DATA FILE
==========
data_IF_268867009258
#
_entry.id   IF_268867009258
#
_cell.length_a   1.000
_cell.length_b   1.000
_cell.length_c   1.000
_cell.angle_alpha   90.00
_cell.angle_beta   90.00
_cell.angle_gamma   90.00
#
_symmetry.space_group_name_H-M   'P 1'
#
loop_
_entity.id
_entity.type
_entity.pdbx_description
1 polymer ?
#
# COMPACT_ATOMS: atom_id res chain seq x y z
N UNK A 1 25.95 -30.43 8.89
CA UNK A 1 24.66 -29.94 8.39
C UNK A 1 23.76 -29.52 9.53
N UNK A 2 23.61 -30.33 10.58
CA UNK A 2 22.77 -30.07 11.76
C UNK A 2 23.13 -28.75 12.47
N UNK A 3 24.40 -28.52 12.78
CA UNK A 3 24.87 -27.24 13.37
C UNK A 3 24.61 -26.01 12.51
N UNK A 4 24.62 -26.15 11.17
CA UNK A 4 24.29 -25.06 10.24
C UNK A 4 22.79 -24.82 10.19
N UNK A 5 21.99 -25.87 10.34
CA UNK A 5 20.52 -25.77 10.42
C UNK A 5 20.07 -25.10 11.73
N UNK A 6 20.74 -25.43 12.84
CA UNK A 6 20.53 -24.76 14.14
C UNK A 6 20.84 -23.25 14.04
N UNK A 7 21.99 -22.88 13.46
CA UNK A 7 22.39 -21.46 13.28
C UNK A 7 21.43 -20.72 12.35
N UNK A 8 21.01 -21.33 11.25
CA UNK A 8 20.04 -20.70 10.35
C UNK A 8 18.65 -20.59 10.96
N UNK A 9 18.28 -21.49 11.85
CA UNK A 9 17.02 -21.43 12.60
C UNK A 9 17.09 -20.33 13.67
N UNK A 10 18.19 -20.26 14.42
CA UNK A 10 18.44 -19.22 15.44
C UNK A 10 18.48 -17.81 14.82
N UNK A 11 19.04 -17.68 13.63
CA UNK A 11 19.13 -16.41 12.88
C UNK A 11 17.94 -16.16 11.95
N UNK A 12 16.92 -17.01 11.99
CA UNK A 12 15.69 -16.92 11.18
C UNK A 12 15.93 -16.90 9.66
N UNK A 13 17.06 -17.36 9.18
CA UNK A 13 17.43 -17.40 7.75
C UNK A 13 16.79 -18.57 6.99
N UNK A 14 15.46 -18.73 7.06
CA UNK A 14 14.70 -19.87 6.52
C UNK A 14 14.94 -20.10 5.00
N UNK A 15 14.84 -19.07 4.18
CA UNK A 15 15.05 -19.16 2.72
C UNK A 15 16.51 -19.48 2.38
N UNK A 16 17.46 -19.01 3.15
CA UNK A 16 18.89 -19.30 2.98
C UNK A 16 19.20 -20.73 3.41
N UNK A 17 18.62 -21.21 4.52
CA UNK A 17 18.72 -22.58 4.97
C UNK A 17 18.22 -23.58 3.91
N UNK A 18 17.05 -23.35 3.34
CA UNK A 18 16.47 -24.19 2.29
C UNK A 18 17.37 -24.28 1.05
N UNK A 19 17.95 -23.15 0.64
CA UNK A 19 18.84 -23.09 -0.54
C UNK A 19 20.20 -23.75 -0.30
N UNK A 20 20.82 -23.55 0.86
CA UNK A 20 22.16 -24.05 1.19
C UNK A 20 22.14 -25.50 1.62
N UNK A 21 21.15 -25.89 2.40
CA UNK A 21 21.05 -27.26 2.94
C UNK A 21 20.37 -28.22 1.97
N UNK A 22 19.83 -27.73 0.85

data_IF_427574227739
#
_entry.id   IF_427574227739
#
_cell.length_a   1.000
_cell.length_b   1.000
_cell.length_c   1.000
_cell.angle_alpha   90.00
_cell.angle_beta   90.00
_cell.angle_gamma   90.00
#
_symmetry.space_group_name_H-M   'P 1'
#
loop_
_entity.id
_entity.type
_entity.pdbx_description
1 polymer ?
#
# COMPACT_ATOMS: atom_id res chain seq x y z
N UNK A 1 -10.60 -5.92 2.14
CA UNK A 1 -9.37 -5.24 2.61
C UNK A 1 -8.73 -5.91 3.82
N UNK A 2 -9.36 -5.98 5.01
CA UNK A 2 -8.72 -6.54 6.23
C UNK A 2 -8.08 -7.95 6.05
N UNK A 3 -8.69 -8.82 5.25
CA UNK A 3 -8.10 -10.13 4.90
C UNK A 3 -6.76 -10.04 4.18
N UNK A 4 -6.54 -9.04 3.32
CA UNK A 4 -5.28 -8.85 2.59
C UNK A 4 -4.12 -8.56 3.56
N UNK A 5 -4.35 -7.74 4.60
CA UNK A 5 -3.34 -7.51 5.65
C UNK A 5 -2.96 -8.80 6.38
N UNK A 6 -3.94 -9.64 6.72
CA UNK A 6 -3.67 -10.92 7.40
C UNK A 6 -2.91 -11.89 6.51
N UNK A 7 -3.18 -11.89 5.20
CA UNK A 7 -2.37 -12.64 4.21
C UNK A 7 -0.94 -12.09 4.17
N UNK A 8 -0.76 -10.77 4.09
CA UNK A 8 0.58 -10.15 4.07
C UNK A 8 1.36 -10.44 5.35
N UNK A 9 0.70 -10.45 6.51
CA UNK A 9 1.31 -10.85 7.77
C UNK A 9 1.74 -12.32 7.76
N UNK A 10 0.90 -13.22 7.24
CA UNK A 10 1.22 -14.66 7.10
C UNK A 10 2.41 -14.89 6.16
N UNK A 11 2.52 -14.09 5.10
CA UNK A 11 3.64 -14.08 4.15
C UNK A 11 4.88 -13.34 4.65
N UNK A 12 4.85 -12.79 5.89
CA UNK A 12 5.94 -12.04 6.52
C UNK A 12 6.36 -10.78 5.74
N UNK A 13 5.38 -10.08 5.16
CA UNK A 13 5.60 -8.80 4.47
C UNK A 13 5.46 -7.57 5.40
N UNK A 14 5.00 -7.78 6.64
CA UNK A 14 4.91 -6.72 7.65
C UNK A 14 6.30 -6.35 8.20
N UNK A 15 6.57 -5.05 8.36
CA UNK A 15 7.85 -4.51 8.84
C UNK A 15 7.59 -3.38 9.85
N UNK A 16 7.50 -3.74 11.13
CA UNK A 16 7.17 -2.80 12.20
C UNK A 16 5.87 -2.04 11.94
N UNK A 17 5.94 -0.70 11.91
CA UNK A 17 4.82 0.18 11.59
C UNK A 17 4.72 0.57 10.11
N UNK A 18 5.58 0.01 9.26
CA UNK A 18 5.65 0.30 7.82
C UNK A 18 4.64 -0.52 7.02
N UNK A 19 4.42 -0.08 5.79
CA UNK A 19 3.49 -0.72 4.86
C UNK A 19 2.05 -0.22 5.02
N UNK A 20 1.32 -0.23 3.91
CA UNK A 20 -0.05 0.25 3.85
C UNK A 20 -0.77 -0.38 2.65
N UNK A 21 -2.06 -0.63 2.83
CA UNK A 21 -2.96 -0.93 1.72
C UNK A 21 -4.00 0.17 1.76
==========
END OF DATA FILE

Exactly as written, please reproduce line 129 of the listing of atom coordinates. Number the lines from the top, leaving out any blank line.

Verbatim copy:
N UNK A 9 0.70 -10.45 6.51